glorious Saviour, at the words - Christ is arisen, Christ is conqueror—the shepherds and labourers, who had assembled from all quarters, seemed to themselves to hear a prophetic voice announcing the deliverance and regeneration of Greece. A common joy spread from the sanctuaries of the convent on the mountains to the villages of the plain in subjection to the Turks. Thus did religion sustain that afflicted people, and keep alive its hope. How many times did Theodorus, in the wildest retreats of Epirus and Thessalia, perform the sacred ceremonies among the mountaineers, softened by bis words ! How many times did he reanimate their constancy in defeat, and render them humane after victory! The gospel taught these úncultivated Greeks virtues worthy of their valour. Amid the reprisals of a daily and terrible vengeance, the spirit of generosity was not entirely wanting. They had pity on the defenceless, and respected their female captives. “The holy Bishop," said they, “ will bless us.” He was, as it were, a visible conscience for these wild and ferocious men. He gave them their country in their religion; and when his faithful words pointed out to them the temple of Saint Sophia, the golden cross, and the holy table, polluted and destroyed by the infidels, they resolved to die freemen and Christians. Often did the mountains of Epirus and Thessalia, and the summits of Pindus, hear the chant of the ruin of Byzantium.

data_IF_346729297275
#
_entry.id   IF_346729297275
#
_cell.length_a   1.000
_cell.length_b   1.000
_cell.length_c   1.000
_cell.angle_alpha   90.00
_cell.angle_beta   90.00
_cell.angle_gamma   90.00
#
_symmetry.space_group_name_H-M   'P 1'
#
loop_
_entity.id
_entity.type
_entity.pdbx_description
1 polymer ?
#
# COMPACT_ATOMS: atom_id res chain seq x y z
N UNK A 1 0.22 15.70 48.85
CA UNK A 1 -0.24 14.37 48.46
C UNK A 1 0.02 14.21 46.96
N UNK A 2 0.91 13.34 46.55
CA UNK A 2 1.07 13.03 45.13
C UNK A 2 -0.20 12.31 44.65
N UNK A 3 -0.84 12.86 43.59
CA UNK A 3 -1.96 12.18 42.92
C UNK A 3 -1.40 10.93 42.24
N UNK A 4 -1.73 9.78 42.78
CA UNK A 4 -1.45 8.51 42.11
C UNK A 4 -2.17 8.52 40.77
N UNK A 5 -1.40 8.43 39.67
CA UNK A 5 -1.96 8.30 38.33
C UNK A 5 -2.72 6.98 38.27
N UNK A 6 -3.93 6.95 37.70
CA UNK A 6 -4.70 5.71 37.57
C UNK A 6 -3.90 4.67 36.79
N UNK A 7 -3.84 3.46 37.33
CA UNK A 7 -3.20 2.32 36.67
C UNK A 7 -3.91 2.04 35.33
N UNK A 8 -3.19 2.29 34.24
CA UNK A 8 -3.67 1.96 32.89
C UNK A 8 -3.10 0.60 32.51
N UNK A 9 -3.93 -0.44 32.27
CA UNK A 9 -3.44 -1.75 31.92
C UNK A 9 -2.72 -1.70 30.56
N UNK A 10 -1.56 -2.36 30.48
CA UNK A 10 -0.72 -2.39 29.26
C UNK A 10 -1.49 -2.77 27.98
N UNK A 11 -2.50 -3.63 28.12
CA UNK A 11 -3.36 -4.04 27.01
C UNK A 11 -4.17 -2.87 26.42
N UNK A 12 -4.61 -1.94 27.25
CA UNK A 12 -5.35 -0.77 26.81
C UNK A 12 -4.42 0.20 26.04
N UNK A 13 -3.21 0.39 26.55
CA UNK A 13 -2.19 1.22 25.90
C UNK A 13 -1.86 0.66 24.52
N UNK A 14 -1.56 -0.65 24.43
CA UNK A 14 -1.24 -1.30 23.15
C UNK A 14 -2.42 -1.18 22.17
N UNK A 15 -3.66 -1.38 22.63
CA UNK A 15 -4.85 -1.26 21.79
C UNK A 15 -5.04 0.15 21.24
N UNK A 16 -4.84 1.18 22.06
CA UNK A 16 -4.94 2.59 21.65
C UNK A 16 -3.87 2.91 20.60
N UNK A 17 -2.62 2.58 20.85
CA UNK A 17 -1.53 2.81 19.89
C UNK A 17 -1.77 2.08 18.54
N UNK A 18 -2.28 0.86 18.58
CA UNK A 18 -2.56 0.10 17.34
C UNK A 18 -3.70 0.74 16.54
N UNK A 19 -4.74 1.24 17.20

In the desert and in slavery they repeated that poetic prophecy which breathed the whole hope of Christian Greece. “Oh, holy Virgin! Sovereign Mistress! Be still. Weep not, nor groan.

With time, with years, both the city and the great monastery-all these things shall be to you anew.

Thus did the Bishop of Ephesus keep alive a love of country and a hope of deliverance among those faithful and ignorant tribes, who had scarcely known the Empire in its splendour. He consoled himself with the thought that, one day, would depart thence the avengers of the cross, and the liberators of the temple. He preferred their rude simplicity and their simple faith, to the luxury and the new arts of the